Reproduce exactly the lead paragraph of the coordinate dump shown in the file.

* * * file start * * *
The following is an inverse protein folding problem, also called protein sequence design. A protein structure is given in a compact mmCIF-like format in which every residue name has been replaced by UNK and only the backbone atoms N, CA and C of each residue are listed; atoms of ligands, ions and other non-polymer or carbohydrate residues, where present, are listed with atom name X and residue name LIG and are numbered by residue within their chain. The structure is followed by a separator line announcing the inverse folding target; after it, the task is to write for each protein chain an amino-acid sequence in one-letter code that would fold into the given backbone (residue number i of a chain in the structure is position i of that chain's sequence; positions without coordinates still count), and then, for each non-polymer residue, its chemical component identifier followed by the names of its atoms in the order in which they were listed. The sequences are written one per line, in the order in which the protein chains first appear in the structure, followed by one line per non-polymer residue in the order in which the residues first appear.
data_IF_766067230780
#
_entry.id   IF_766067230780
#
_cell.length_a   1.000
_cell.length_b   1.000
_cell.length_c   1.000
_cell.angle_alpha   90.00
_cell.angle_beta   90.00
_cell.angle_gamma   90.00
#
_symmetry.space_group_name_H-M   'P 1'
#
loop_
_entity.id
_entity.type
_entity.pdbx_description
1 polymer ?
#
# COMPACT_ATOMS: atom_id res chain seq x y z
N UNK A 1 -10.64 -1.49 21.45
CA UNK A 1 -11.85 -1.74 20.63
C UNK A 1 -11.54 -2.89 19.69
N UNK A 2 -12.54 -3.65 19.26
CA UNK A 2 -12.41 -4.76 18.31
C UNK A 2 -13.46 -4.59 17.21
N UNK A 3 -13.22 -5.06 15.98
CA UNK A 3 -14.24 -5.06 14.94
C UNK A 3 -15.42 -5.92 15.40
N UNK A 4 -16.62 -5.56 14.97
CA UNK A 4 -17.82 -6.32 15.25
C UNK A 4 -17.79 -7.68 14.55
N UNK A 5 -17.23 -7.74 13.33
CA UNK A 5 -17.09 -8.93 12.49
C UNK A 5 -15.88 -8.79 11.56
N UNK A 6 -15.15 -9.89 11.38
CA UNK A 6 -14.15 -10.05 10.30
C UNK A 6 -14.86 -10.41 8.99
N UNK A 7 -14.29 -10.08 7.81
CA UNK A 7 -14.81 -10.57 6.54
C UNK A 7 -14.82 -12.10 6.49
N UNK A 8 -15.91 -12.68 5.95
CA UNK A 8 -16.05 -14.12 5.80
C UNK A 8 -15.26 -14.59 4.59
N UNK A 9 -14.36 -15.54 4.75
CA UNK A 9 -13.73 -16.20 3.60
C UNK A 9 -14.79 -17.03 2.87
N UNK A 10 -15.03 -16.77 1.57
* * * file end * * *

The following is an inverse protein folding problem, also called protein sequence design. A protein structure is given in a compact mmCIF-like format in which every residue name has been replaced by UNK and only the backbone atoms N, CA and C of each residue are listed; atoms of ligands, ions and other non-polymer or carbohydrate residues, where present, are listed with atom name X and residue name LIG and are numbered by residue within their chain. The structure is followed by a separator line announcing the inverse folding target; after it, the task is to write for each protein chain an amino-acid sequence in one-letter code that would fold into the given backbone (residue number i of a chain in the structure is position i of that chain's sequence; positions without coordinates still count), and then, for each non-polymer residue, its chemical component identifier followed by the names of its atoms in the order in which they were listed. The sequences are written one per line, in the order in which the protein chains first appear in the structure, followed by one line per non-polymer residue in the order in which the residues first appear.